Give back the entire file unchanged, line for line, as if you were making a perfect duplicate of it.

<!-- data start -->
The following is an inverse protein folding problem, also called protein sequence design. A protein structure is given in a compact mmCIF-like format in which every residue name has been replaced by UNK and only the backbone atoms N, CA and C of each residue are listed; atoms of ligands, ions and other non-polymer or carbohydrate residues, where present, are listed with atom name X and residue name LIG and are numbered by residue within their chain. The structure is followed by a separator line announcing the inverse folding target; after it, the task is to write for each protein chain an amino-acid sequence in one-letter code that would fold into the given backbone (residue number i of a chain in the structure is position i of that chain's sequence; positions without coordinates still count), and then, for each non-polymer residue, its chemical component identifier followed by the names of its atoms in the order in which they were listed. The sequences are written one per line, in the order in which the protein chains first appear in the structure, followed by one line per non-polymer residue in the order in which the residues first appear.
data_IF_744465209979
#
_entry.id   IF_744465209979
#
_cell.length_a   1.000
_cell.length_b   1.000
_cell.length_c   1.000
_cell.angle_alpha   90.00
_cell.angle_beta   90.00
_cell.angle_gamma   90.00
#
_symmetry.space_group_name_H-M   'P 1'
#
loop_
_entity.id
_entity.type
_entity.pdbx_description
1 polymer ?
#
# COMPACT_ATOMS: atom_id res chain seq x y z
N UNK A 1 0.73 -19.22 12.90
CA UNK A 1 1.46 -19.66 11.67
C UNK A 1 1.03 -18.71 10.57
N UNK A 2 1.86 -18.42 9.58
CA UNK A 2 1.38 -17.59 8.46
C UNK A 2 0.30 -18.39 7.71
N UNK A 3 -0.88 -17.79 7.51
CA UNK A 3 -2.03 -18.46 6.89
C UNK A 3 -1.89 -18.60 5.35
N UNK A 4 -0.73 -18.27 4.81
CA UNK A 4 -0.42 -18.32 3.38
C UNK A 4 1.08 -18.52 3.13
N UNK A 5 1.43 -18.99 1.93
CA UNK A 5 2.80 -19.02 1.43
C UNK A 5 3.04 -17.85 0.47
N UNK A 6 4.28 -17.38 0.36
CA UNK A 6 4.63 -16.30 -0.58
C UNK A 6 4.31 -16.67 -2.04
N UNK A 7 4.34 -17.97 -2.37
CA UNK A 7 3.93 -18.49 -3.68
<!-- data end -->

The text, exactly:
The following is an inverse protein folding problem, also called protein sequence design. A protein structure is given in a compact mmCIF-like format in which every residue name has been replaced by UNK and only the backbone atoms N, CA and C of each residue are listed; atoms of ligands, ions and other non-polymer or carbohydrate residues, where present, are listed with atom name X and residue name LIG and are numbered by residue within their chain. The structure is followed by a separator line announcing the inverse folding target; after it, the task is to write for each protein chain an amino-acid sequence in one-letter code that would fold into the given backbone (residue number i of a chain in the structure is position i of that chain's sequence; positions without coordinates still count), and then, for each non-polymer residue, its chemical component identifier followed by the names of its atoms in the order in which they were listed. The sequences are written one per line, in the order in which the protein chains first appear in the structure, followed by one line per non-polymer residue in the order in which the residues first appear.
data_IF_744465209979
#
_entry.id   IF_744465209979
#
_cell.length_a   1.000
_cell.length_b   1.000
_cell.length_c   1.000
_cell.angle_alpha   90.00
_cell.angle_beta   90.00
_cell.angle_gamma   90.00
#
_symmetry.space_group_name_H-M   'P 1'
#
loop_
_entity.id
_entity.type
_entity.pdbx_description
1 polymer ?
#
# COMPACT_ATOMS: atom_id res chain seq x y z
N UNK A 1 0.73 -19.22 12.90
CA UNK A 1 1.46 -19.66 11.67
C UNK A 1 1.03 -18.71 10.57
N UNK A 2 1.86 -18.42 9.58
CA UNK A 2 1.38 -17.59 8.46
C UNK A 2 0.30 -18.39 7.71
N UNK A 3 -0.88 -17.79 7.51
CA UNK A 3 -2.03 -18.46 6.89
C UNK A 3 -1.89 -18.60 5.35
N UNK A 4 -0.73 -18.27 4.81
CA UNK A 4 -0.42 -18.32 3.38
C UNK A 4 1.08 -18.52 3.13
N UNK A 5 1.43 -18.99 1.93
CA UNK A 5 2.80 -19.02 1.43
C UNK A 5 3.04 -17.85 0.47
N UNK A 6 4.28 -17.38 0.36
CA UNK A 6 4.63 -16.30 -0.58
C UNK A 6 4.31 -16.67 -2.04
N UNK A 7 4.34 -17.97 -2.37
CA UNK A 7 3.93 -18.49 -3.68